Tuesday, April 5, 2011

In Praise of Abstraction


Metrimorphic III -  c Lynda Lehmann 

If we are going to discuss the validation of art by virtue of "skill" or "meaning," we have to give abstraction a fair shake. To my way of thinking, abstract art is more interesting (if not more beautiful) than realism, because it presents a visual experience that has no precedent in reality. It presents something totally new and is its own reality. Realism refers to a single point in time and space even when it is arresting, compelling and speaks to universals.
But abstraction can be richly layered and full of ambiguity and mystery that yields fresh nuances of visual experience with each viewing. To me, abstract art comprises a rich, multi-dimensional experience because it doesn't cater to the constraints of time and place. The new visual experience it presents is of value in and of itself, and does not require a literal meaning in the usual sense. As a matter of fact, it may call on the viewer to be a more active participant in the viewing, because it reaches beyond our usual scope of perception and lends itself to the subjective reality of each viewer. Art does not need to refer to political or religious ideologies, or even the continuum of human emotions and experience, to garner its meaning. It simply is, and therein lies its meaning. And to me, abstraction is very compelling in its visual (and emotional) richness.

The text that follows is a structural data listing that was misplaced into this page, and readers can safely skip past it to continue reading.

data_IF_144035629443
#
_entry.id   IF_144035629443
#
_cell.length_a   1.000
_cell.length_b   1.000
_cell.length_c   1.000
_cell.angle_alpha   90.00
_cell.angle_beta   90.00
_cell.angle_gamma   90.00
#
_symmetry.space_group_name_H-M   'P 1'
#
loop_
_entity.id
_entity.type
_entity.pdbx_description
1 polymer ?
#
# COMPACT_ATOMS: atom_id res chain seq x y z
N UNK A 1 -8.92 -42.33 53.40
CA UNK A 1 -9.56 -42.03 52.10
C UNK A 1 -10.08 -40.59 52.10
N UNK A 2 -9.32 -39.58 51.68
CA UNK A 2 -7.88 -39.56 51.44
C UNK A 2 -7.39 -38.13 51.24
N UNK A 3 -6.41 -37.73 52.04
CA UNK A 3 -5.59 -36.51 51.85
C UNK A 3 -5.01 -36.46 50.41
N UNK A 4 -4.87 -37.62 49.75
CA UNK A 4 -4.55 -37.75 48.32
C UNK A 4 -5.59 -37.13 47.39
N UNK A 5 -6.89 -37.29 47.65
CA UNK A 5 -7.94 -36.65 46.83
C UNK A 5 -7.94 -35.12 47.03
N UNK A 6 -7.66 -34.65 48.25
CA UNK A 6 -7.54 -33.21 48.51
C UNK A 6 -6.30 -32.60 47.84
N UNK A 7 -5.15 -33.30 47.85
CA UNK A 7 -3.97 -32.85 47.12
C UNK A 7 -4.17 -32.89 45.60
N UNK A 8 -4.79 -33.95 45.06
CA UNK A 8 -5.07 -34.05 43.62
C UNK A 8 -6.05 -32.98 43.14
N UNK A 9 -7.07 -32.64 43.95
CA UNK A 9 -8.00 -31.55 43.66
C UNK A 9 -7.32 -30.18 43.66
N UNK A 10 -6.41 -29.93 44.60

As for the "skills" part of the equation, Kandinsky (among others) manifested a high level of both imagination and skill that many realists don't possess. I wanted to post some of his images to illustrate the point of this post but because of copyright issues, had to use one of my own, instead.  Compelling abstraction is difficult to achieve, often involving both concept and great discipline that match or exceed many realist paintings.  


NOTE: I first wrote this as a response to a discussion on Robert Genn's Painter's Keys site.  You can read his original letter and the responses, including mine, here.  While you'e there, you might want to sign up for Robert's thought-provoking newsletter.  
All images and text on this blog are copyrighted material, and may be used only with written permission, except where syndication rights have been granted. All other rights reserved. Please visit my primary site at http://www.lyndalehmann.com/gallery if you would like to see my acrylic paintings and more of my photography and digital art. I hope you enjoyed your visit to my blog!






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